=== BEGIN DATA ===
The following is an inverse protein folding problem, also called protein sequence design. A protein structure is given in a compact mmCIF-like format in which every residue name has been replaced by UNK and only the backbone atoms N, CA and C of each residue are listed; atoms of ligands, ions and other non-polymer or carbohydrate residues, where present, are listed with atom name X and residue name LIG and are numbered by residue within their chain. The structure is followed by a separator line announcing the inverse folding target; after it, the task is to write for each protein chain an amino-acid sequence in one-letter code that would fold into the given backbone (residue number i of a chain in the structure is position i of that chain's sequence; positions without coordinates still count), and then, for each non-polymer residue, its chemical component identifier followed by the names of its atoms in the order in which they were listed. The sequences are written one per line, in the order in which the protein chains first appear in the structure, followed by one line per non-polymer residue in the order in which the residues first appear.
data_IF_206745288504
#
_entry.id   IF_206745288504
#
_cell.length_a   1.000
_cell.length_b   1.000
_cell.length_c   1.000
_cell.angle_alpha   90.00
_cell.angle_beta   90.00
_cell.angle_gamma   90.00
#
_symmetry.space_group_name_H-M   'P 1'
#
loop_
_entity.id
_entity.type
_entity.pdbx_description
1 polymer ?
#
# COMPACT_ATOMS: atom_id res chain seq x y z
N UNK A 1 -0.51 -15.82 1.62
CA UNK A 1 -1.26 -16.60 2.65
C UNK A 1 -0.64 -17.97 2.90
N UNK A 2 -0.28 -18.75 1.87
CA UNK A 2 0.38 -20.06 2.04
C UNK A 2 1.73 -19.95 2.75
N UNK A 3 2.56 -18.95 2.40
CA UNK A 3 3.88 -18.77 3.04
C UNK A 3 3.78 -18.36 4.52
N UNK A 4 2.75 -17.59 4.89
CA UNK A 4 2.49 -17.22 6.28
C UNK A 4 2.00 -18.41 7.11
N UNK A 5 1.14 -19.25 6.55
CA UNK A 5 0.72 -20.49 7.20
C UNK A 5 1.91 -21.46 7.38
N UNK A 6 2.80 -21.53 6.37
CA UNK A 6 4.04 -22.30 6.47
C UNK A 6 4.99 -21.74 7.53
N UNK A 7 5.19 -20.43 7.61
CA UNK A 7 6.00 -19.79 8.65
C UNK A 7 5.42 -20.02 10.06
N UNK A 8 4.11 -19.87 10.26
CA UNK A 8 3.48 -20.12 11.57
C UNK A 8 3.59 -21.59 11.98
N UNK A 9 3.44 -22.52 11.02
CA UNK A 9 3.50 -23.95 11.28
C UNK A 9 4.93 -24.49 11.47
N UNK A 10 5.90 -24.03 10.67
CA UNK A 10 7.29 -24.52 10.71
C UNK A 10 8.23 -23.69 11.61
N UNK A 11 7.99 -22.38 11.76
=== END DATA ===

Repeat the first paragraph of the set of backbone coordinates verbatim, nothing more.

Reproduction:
The following is an inverse protein folding problem, also called protein sequence design. A protein structure is given in a compact mmCIF-like format in which every residue name has been replaced by UNK and only the backbone atoms N, CA and C of each residue are listed; atoms of ligands, ions and other non-polymer or carbohydrate residues, where present, are listed with atom name X and residue name LIG and are numbered by residue within their chain. The structure is followed by a separator line announcing the inverse folding target; after it, the task is to write for each protein chain an amino-acid sequence in one-letter code that would fold into the given backbone (residue number i of a chain in the structure is position i of that chain's sequence; positions without coordinates still count), and then, for each non-polymer residue, its chemical component identifier followed by the names of its atoms in the order in which they were listed. The sequences are written one per line, in the order in which the protein chains first appear in the structure, followed by one line per non-polymer residue in the order in which the residues first appear.